Abstract des Vortrags


"All the World Looked Upon It as a Teacher": Some Reflections on the Meaning of Kaifeng to the Author of the Ducheng jisheng


The focus of my paper is laid on the relationship between the Imperial Capital of Kaifeng in Northern Song times and Hangzhou in Southern Song times as it is reflected in the Ducheng jisheng, a work the title of which should perhaps best be rendered with “Highlighting the Splendors of a capital”. My major interest is, however, not so much the attitude that the author displays towards Hangzhou and the question whether it was his intention to applaude or rather to condemn the developments that have taken place in Hangzhou: On the contrary, in my analysis of the author’s comparisons between Kaifeng and Hangzhou I will be concentrating on Kaifeng and the question which function Kaifeng had for the author of the Ducheng jisheng.

The Ducheng jisheng was compiled in the Second Year of Emperor Lizong (1235 A.D.) In the preface to his work, the anonymous author who called himself "the Old Man who Waters His Garden and Practices Patience" (Guanpu Naide Weng), writes:

"When the Ancestor of Our Holy Dynasty had established the state, he made Bian his capital, and as regards both people’s costumes and rites, all the world looked upon it as a teacher. And after Emperor Gaozong has established his temporary residence in Hangzhou – the landscape of Hang(zhou) being so exquisite and the people being so prosperous - it surpasses the old capital already ten times! (…)"

It seems that by these few words the main purpose of this small work is already summarized: to demonstrate that Hangzhou in Southern Song times was very much like Kaifeng in Northern Song times, with the only difference that, in his view, at the time when he put down his notes, Hangzhou had in almost every respect surpassed Kaifeng already by far.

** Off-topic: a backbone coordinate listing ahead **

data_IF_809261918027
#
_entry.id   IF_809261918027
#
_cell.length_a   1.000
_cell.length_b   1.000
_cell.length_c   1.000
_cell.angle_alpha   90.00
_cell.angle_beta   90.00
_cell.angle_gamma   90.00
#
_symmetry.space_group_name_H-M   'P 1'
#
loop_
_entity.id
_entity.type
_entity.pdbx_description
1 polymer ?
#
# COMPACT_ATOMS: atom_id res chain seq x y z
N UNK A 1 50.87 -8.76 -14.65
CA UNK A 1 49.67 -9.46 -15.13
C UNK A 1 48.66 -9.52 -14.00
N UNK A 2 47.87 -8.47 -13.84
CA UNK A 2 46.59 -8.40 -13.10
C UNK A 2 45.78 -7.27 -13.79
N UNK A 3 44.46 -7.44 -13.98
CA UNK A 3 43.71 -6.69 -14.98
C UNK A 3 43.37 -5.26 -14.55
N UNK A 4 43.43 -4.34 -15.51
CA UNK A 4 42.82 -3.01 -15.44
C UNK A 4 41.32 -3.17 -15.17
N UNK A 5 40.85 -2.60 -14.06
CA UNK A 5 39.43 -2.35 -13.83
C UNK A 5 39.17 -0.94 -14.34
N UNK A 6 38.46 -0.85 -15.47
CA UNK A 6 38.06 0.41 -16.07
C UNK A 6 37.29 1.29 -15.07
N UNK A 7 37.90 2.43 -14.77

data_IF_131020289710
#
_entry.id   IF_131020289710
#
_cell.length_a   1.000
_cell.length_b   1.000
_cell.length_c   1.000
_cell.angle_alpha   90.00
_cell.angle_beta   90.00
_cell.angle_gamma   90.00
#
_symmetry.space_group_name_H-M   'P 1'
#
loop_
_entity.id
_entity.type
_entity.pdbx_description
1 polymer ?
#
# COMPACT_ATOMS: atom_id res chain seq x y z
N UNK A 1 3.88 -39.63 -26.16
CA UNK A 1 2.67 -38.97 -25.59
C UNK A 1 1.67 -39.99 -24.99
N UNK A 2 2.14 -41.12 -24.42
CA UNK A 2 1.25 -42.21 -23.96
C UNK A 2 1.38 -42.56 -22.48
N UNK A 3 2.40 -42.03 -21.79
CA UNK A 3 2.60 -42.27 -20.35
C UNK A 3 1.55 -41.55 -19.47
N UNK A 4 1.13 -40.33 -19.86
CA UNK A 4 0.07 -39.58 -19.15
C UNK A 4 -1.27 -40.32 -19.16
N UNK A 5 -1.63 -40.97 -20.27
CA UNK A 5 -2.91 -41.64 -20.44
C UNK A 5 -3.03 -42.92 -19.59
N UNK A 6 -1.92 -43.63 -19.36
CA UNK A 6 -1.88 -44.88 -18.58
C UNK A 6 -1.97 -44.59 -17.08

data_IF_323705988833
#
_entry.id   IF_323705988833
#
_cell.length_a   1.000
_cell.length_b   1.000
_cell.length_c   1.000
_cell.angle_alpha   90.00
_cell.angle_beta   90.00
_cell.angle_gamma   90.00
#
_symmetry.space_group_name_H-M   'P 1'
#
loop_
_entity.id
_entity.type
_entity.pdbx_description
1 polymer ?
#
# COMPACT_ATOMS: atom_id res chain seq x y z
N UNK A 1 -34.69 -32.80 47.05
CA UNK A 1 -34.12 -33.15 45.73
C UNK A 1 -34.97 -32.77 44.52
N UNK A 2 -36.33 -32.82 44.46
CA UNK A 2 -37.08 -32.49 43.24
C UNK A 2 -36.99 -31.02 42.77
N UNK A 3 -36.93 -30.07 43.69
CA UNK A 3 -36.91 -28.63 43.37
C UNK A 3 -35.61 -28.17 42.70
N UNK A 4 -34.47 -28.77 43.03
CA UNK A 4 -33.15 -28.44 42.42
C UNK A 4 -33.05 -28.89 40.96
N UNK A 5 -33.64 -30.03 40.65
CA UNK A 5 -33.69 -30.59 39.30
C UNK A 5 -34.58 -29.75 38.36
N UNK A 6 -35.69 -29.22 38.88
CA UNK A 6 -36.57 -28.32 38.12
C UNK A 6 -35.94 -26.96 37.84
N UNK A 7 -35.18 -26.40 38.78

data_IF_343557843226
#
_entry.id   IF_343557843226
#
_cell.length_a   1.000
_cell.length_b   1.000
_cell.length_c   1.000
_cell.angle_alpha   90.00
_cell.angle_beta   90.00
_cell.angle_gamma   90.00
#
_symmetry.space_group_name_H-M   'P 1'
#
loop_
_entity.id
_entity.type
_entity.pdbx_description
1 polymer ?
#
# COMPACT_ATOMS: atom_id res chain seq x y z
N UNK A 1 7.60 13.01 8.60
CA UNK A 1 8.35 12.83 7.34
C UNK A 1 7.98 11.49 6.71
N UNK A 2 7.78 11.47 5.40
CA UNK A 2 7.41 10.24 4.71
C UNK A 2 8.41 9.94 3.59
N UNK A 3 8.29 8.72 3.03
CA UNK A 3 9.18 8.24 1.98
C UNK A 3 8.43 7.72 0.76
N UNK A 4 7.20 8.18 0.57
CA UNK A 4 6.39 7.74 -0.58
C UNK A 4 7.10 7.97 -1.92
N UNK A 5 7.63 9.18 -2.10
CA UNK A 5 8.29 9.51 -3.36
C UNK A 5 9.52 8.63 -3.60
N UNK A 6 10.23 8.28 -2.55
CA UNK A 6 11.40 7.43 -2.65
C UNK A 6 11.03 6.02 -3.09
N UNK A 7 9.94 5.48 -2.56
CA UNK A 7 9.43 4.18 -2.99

At closer reading of the Ducheng jisheng, it is striking how frequently comparisons between the situation in Hangzhou and Kaifeng, both explicitly and implicitly, are drawn. This raises the question what precisely Kaifeng meant to the author of the Ducheng jisheng. And besides, since the Ducheng jisheng was written more than a hundred years after the downfall of the Northern Song dynasty, one has to ask which sources could have served the author as a basis for his comparison. Would it be plausible that the Dongjing meng Hua lu not only served as the major source to the author of the Ducheng jisheng, but even as a kind of standard?

In my paper, I have traced this question by browsing the altogether 14 sections of the Ducheng jisheng text systematically for references to the Dongjing meng Hua lu and by examining to which degree the aspects referred to by the author of the Ducheng jisheng are actually contained in and could thus have been taken from Dongjing meng Hua lu. Based on this research, my argument will focus on the following aspects: First, the meaning of Kaifeng for the author of the Ducheng jisheng; second, the meaning of the Dongjing meng Hua lu for the author of the Ducheng jisheng; and finally, the relevance of the comparisons between Southern Song Hangzhou and Northern Song Kaifeng within the context of the ongoing discussions on the decision to give Hangzhou the status of the new formal capital.